Document Type

Article

Publication Date

1993

Abstract

This article briefly describes the revolutionary potential of the Supreme Court's Kodak decision. It discusses the dramatic changes in antitrust that would occur if the field took concepts such as imperfect information, lock-in effects, strategic behavior, and other post-Chicago ideas seriously.

Among the effects of this decision could be:

(1) Imperfect information could substitute for traditional market share-based market power and reveal that a market that structurally appeared competitive in fact was behaving anticompetitively. Market share-based safe harbors are more likely to be inappropriate.

(2) This imperfect information-based market power also can lead to relatively direct harm to consumers by allowing price increases or by distorting consumers' choices among differentiated products.

(3) Imperfect information also can create more narrowly defined relevant markets because it can effectively prevent customers from turning to certain potential substitutes. They may not know of an option's existence or, more likely, that it is a cost/effective option. A finding of narrower markets usually will have the effect of making it more likely that a firm will be found to have market power.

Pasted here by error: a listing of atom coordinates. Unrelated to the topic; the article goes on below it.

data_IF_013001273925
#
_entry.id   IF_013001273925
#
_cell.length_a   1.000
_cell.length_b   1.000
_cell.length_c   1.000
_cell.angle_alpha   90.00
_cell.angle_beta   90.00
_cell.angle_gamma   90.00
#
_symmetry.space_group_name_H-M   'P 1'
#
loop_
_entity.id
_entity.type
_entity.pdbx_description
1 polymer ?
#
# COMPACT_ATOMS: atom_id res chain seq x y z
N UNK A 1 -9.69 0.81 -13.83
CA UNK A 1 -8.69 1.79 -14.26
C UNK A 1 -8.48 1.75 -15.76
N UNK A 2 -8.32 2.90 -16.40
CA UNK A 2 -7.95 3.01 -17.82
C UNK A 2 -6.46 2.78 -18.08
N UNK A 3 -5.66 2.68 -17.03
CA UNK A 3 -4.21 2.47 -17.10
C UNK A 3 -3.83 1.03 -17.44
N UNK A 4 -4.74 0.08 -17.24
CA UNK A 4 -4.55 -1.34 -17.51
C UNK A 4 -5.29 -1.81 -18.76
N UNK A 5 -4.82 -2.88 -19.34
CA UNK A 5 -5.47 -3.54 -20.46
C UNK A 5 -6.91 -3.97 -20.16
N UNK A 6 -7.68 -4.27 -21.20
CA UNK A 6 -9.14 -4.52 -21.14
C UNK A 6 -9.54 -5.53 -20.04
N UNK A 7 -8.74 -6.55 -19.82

(4) Businesses, like individual consumers, can make information-based mistakes that can cause them to be exploited. Consumer protection law's assumptions about individuals' capabilities, vulnerabilities, and needs can apply to businesses as well.

(5) Information problems can be so great that they can affect the competition in entire markets.

A broad interpretation of Kodak could shake the antitrust world. In addition to tying analysis, at least four areas of antitrust could be profoundly affected, including vertical restraints analysis, franchiser/franchisee relationships, predatory pricing analysis, and Robinson-Patman Act and other antitrust situations involving price discrimination, such as bundled and single product discounting. This article shows that these topics all require considerable additional analysis by the antitrust community.

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